The law required companies that sold bonds and stocks to provide full, complete and truthful information to investors. The main features of the bill were to implement registration requirements, allow time for investors to study the registration statement (a 20 day cooling off period) and give the buyer power to sue for losses due to "omissions of fact" or "misleading" statements. The Securities and Exchange Commission (SEC) was established on June 6, 1934 to enforce federal securities laws to regulate the Stock Market and prevent fraud.
Facts about Securities Act of 1933
Definition of Stocks and Shares: Stocks are shares of ownership of a public corporation that are sold to investors through broker dealers. Shares are the equal portions into which the capital stock of a corporation is divided and ownership of which is evidenced by a stock certificateThe purpose of the Securities Act of 1933 required companies that sold bonds and stocks to provide full and truthful information to investors.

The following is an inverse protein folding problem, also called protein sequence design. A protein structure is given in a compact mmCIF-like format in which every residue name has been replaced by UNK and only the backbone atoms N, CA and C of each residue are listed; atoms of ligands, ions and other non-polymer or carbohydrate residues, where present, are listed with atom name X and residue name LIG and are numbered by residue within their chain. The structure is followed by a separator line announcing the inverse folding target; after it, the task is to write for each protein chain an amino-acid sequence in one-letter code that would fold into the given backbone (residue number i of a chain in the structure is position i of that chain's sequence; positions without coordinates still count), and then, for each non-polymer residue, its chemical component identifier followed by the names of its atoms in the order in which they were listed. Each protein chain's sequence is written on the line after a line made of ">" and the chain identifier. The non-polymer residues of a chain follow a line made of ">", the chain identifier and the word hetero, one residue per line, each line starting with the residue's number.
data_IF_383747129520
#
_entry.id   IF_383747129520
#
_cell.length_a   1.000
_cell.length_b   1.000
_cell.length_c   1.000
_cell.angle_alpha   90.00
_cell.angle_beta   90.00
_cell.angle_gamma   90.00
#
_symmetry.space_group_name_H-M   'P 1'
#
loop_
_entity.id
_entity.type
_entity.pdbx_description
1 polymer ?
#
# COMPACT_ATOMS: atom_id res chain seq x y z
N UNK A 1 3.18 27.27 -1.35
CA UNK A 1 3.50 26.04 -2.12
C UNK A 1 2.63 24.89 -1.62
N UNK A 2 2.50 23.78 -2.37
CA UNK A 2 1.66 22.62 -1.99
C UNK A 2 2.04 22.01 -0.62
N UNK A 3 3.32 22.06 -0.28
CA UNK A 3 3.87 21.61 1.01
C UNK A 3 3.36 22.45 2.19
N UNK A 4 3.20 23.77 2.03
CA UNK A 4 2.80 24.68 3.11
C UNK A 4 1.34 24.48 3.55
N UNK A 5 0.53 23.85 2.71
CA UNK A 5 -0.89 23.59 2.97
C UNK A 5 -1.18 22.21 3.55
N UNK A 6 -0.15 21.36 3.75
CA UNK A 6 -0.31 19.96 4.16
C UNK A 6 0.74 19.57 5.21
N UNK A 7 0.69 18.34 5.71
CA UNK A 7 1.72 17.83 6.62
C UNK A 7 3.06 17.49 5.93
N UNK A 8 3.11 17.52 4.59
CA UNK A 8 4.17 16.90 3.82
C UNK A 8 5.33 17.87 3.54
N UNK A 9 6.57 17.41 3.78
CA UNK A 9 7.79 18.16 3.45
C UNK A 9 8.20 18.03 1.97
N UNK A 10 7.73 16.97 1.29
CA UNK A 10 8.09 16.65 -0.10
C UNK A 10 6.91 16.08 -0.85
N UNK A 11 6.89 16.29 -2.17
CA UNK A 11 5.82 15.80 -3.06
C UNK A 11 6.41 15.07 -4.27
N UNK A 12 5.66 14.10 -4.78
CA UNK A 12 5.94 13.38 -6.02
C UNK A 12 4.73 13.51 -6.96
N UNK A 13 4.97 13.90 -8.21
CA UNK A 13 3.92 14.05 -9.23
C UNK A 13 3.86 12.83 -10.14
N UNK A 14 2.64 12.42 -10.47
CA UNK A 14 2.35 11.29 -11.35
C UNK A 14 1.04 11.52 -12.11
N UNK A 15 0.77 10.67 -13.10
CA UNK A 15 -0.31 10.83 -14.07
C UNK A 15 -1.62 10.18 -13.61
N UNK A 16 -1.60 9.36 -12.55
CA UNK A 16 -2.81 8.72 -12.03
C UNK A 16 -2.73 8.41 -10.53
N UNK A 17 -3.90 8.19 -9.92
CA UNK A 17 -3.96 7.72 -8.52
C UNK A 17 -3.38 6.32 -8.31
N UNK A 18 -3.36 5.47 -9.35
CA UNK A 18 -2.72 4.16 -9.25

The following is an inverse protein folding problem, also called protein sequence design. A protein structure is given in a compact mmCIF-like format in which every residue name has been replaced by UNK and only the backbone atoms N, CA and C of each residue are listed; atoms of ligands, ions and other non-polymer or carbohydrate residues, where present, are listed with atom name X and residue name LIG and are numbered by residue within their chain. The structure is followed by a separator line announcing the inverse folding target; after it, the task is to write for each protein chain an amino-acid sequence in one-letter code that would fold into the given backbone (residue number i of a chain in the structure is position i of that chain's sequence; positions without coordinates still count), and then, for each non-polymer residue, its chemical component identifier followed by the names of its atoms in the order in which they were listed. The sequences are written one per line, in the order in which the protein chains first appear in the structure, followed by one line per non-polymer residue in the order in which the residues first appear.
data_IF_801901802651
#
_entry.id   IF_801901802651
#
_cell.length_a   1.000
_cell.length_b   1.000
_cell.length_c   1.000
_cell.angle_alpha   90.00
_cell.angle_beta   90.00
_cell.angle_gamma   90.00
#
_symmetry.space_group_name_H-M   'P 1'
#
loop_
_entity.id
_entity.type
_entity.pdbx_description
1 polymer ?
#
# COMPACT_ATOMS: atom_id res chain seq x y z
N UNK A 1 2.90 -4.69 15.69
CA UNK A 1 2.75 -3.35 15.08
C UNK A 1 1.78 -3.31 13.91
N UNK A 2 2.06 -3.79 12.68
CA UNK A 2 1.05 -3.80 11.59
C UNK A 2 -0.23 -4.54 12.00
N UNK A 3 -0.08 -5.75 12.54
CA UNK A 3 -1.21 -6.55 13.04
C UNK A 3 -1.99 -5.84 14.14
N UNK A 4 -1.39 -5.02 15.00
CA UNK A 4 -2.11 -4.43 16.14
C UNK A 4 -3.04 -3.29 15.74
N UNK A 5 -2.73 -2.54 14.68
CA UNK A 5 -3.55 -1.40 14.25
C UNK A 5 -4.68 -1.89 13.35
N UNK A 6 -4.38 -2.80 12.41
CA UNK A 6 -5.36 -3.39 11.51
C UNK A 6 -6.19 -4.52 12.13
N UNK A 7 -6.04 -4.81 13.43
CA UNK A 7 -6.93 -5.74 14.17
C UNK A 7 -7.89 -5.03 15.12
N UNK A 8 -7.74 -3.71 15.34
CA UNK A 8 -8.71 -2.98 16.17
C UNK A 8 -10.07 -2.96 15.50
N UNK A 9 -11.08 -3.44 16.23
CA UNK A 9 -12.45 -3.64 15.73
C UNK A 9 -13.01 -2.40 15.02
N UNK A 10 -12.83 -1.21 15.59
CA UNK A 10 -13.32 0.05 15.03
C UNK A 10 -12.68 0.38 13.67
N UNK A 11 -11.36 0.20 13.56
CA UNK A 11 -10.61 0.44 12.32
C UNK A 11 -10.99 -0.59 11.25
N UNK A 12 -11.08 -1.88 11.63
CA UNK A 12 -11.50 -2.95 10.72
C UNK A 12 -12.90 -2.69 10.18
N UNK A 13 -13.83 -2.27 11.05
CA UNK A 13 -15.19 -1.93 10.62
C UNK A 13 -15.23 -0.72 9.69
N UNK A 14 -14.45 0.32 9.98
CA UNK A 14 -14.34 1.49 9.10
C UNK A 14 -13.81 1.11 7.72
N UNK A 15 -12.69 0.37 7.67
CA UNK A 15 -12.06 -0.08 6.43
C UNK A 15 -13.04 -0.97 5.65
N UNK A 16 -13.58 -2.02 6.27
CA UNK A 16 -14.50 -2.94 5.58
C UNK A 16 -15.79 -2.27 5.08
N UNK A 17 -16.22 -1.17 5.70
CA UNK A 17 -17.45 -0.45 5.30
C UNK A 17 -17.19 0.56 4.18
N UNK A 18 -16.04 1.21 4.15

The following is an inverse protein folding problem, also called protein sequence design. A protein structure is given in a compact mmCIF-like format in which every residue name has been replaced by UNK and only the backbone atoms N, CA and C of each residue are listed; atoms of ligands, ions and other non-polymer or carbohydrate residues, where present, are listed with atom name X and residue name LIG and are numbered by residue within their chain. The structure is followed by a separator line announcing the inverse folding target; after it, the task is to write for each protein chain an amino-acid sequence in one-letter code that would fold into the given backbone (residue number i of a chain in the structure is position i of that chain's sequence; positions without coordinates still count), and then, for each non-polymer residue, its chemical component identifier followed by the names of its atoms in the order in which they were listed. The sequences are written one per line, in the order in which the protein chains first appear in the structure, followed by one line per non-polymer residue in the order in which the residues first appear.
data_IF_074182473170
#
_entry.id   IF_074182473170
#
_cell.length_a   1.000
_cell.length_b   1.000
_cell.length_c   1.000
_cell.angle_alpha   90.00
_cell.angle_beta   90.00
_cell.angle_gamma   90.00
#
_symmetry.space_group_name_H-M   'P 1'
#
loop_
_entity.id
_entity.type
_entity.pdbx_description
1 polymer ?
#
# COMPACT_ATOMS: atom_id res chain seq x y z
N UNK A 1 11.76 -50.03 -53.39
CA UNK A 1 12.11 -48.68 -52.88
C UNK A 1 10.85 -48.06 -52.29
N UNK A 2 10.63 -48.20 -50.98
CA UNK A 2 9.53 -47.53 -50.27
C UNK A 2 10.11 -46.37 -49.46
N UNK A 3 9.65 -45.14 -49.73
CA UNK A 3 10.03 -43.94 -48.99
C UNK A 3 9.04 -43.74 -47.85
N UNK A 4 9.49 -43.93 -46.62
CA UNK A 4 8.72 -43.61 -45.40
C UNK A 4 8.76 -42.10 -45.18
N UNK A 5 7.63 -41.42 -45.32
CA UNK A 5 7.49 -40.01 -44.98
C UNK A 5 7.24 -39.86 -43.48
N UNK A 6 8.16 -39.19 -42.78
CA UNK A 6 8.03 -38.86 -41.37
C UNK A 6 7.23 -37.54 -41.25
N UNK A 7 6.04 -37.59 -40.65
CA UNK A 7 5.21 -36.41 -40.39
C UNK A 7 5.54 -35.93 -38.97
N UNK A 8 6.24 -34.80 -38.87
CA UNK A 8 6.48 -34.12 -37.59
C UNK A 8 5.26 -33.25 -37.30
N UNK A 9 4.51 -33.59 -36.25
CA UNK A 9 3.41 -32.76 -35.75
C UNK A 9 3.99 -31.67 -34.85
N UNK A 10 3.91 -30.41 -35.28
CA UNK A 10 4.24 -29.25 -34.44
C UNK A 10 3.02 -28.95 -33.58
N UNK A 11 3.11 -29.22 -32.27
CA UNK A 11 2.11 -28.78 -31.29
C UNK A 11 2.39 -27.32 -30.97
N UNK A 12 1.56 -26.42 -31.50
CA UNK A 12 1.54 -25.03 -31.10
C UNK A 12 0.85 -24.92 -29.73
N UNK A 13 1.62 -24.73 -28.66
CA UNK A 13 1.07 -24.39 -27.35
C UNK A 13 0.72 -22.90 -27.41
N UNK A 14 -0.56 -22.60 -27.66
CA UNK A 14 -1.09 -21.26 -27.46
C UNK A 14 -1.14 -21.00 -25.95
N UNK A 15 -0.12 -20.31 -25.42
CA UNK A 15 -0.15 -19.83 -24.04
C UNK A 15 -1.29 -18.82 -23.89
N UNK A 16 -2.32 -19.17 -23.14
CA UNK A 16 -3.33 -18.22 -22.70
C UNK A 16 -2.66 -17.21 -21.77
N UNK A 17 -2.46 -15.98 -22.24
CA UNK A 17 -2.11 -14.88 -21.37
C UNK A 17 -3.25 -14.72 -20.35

Before the law was passed the regulation of securities was chiefly governed by state laws, commonly referred to as "Blue Sky Laws"The term "Blue Sky" was a phrase used by Supreme Court Justice McKenna to characterize speculative schemes "which have no more basis than so many feet of blue sky" and used in reference to the belief that Stock Market that investors had been misled by exaggerated claims and inadequate disclosure of the true financial position of corporations.
Definition of "Blue Sky Laws": The "Blue Sky Laws" were passed by individual states to regulate the sale of securities (Stocks and Shares) and to prevent unscrupulous sales agents from promising unrealistic returns and misinforming investors about the investment risks. Between 1911 and 1933, 47 states adopted blue-sky laws, Nevada was the only exceptionThe 1933 Securities law was the first major federal legislation to regulate the offer and sale of securities. The "Blue Sky Laws" of the individual states were left in place.
The law aspired to "provide full and fair disclosure of the character of securities sold in interstate commerce" and fixed penalties against anyone failing to make full disclosureThe legislation was drafted by Thomas Corcoran, Benjamin V. Cohen, and James M. Landis and signed into law by President Franklin D. Roosevelt on May 27, 1933.
The law responded to the belief that the lack of information and exaggerated claims had encouraged speculative purchases of stock, which fueled the 1929 Wall Street Crash.The bill had three major goals:
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